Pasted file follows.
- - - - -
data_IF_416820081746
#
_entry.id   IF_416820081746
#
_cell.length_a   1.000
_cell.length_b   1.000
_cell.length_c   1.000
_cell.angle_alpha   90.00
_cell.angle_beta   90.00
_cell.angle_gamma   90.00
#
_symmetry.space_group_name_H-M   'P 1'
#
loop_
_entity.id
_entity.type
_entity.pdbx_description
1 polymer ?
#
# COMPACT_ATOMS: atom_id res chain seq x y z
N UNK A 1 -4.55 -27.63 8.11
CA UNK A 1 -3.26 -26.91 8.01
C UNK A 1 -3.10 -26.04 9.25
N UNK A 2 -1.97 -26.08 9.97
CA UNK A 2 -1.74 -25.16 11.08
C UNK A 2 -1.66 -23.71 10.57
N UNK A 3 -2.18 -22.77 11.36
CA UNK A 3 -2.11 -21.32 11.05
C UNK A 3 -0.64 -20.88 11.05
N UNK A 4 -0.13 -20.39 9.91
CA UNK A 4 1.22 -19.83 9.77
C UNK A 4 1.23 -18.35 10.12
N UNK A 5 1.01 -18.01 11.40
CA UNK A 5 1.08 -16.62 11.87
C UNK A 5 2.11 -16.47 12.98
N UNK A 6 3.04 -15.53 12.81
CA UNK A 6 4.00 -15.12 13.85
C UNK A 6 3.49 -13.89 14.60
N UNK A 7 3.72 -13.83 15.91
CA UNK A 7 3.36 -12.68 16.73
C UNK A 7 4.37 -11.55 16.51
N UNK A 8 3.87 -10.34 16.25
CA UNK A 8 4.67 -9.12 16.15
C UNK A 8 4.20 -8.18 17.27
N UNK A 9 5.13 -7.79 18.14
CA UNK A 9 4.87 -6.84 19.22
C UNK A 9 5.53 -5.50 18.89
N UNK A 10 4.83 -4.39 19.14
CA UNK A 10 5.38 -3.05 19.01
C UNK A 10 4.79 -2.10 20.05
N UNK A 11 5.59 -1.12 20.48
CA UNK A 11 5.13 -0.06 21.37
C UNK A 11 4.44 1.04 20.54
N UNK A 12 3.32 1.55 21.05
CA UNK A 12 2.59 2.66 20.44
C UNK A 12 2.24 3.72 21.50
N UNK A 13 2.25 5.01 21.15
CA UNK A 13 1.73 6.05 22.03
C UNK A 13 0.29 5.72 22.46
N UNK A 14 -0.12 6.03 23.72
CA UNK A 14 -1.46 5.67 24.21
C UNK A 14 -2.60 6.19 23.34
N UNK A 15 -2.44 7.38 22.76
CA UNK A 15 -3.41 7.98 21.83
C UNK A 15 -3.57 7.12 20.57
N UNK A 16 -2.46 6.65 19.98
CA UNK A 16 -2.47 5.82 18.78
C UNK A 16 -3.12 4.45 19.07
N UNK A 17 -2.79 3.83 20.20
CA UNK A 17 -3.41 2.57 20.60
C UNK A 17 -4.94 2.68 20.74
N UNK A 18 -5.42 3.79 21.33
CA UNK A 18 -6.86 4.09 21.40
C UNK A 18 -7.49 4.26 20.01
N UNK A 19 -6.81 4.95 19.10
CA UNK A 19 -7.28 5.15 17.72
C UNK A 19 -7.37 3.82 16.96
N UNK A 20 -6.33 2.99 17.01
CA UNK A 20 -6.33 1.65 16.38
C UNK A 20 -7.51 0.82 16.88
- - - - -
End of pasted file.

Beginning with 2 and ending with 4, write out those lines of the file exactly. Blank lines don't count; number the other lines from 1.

#
_entry.id   IF_416820081746
#